Testimony in Support of "Train a Vet to Treat a Vet" Program
The Value of Veterans Competently Treating Veterans Good afternoon ladies and gentleman,
It’s an honor to come before you in support of the “Train a Vet to Treat a Vet Program”.
I am a former Sergeant in the United States Marine Corps, a current doctoral student at the Massachusetts School of Professional Psychology (MSPP) and consequently an intern at an area VA. I’ll also be returning to active duty as a Navy Psychologist in about a year but today, I’m here as a private citizen of Massachusetts and veteran.
There are three things that I hope I’m able to articulate, that this program provides veterans: 1) opportunity for education and employment, 2) purpose and a sense of service for the Veteran-Therapist and 3) a mental health provider that knows a Veteran’s culture and maybe, something about their unique experiences.
I started this journey as a Private First Class in the Marine Corps, working with some of the most driven dreamers that I have ever met. They came from mostly impoverished inner cities and rural areas, and from families with little economic opportunities. And in my own family, although more socio-economically privileged, had their own struggle. My father, a Portuguese immigrant, graduated from the 6th grade into the life of a laborer and my mother, a high school graduate, sacrificed the promise of college to support her family.
The reason I will soon be, a Doctor of Psychology, isn’t because of the American Dream, or chance, or just because I worked hard. It’s because of the government’s investment in my education and training, specifically through the Montgomery GI Bill. But for many veterans like me, the possibility of pursuing a doctoral degree in psychology is a distant mirage. The program we’re supporting would help to make it a choice, an option for Veterans to serve again.
That sense of service is monumental in the lives of veterans, as I’m sure anyone in this room who has worn the uniform can attest to. When I returned to New England after helping defend the U.S. Consulate in Jeddah against an al-Qaeda assault in 2004, I had lost my connection to a larger purpose. It was a difficult time until my interview for admission at MSPP. There, the faculty member interviewing me explicitly said, “Greg, your needed. There will be a lot of Veterans coming home who will need someone that understands them.” And during my short time working with veterans, from the wars of Vietnam to Afghanistan, I can tell you with certainty, that being their therapist has done as much for my mental health as it may have for them.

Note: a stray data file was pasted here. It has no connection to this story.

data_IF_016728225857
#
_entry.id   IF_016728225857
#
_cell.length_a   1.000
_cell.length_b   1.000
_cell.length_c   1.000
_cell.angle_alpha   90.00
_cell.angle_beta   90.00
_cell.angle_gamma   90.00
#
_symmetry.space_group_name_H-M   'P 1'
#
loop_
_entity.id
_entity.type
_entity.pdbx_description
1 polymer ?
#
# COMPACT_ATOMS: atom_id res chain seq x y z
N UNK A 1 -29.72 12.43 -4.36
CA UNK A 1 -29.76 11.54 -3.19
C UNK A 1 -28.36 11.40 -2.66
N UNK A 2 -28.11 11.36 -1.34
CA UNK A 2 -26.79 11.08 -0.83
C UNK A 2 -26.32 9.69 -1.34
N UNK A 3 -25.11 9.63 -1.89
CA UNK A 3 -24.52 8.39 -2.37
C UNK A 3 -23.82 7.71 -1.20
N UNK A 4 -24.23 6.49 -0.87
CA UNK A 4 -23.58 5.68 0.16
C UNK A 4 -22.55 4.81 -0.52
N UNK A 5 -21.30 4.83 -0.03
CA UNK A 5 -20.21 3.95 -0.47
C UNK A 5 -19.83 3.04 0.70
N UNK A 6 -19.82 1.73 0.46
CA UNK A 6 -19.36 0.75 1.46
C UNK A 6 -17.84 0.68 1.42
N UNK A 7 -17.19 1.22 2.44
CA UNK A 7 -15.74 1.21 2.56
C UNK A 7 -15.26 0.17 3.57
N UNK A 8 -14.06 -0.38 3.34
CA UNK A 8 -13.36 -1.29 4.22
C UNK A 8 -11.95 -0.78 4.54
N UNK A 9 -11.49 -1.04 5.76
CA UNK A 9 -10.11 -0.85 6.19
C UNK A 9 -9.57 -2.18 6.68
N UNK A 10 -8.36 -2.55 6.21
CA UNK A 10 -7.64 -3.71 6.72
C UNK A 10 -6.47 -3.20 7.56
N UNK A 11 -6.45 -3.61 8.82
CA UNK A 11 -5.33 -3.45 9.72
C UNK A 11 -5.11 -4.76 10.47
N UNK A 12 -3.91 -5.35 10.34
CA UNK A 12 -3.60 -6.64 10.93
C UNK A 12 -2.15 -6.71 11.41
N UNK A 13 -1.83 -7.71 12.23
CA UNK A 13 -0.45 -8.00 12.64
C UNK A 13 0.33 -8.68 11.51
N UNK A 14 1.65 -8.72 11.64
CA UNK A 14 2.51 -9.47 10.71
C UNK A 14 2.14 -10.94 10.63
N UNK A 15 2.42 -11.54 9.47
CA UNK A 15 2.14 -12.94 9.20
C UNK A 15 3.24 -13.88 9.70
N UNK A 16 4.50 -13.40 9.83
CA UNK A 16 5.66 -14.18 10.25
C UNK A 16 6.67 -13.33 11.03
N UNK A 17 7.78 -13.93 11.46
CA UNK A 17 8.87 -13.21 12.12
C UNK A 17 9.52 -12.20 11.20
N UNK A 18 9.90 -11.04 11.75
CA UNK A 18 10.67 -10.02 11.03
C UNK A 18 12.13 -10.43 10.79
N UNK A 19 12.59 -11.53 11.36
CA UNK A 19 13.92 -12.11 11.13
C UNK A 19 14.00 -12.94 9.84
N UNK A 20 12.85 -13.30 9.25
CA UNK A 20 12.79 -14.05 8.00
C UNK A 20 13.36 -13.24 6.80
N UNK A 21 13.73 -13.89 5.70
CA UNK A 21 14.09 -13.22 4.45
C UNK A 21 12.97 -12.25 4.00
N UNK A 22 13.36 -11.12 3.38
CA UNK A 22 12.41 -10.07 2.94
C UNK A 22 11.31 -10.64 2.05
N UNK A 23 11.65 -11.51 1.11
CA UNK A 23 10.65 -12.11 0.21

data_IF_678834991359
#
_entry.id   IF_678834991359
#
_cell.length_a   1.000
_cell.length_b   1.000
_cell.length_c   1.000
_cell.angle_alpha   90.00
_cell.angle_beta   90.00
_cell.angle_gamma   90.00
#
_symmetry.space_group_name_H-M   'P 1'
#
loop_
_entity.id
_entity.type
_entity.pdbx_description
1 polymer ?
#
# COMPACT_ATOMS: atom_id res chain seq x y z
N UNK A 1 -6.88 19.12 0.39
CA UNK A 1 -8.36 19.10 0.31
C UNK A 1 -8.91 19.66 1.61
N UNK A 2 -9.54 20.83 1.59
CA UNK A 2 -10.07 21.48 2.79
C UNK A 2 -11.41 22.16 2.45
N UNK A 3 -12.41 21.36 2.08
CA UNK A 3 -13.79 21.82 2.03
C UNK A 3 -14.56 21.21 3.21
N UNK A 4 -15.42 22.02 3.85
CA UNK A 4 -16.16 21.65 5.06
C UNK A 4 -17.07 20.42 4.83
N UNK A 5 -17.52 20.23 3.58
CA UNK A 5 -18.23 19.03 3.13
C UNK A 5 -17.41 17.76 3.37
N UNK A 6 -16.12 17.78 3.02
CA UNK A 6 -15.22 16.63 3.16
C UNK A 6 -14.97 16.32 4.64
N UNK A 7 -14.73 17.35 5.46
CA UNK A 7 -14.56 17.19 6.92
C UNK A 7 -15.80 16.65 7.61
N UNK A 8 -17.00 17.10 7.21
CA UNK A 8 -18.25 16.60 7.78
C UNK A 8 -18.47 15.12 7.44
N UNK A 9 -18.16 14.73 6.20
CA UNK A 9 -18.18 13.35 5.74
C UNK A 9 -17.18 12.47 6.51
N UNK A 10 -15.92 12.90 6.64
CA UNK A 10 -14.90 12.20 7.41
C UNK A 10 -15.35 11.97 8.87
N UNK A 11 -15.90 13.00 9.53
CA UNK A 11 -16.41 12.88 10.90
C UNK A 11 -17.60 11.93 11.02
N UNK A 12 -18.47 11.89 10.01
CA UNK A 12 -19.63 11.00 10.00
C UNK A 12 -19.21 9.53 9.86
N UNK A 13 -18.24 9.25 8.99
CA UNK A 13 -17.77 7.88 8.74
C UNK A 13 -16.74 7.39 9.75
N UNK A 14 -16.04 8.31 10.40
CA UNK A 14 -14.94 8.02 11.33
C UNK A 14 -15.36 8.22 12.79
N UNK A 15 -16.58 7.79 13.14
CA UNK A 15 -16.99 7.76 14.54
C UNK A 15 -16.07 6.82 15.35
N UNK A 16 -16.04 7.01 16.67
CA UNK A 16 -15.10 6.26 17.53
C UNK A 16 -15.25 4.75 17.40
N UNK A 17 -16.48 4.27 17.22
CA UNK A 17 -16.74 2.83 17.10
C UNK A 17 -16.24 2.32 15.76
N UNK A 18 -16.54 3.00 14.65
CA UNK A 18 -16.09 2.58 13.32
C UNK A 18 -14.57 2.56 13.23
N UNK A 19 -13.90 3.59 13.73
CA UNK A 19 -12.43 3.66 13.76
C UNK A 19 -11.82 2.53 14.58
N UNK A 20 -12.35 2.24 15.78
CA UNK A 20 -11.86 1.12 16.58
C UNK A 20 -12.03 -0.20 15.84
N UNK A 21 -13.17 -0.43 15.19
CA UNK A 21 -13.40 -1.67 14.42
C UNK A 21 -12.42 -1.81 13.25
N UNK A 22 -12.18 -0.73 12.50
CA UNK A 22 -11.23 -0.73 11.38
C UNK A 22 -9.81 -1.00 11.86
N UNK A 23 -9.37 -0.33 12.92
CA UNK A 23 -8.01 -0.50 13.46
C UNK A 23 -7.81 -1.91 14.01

It is because of MSPP, that I will dedicate my professional career to the service of military and veteran’s mental health needs.
If MSPP is given the opportunity, through the program we’re here supporting today, I will be amongst many veteran mental health providers in the workforce of Massachusetts—and that’s good news for the women and men who will be seeking treatment, coming from the military culture into the culture of therapy, which in my opinion, are two drastically different worlds.
In the Marine Corps we learned that emotional expression, vulnerability, and closeness in a relationship, were weaknesses and unacceptable. Yet these are the foundations of the therapeutic treatment for PTSD and any other mental health problems Veterans might need to work through. Just imagine, the powerful statement that is made to a Veteran when he or she sits across from a fellow warrior, well trained in the art and science of emotion, vulnerability, and relational closeness; That this fellow Veteran values and truly believes in the therapeutic process, as well as intimately understands the culture that they both lived and breathed. Powerful, yes. But more important, will be that the treatment occurs in relation to a well-trained Veteran-therapist.
That is where MSPP comes in. And that is where support for this unique program is needed. So I urge everyone in this room and all your legislative colleagues to support the “Train a Vet to Treat a Vet Program.” You’ll be supporting the Veteran-therapist, meeting the mental health needs of returning Veterans, and fostering life-long leaders and job creators in the workforce, which is always a solid investment.
Thank you for your time, and your service to our state, and country.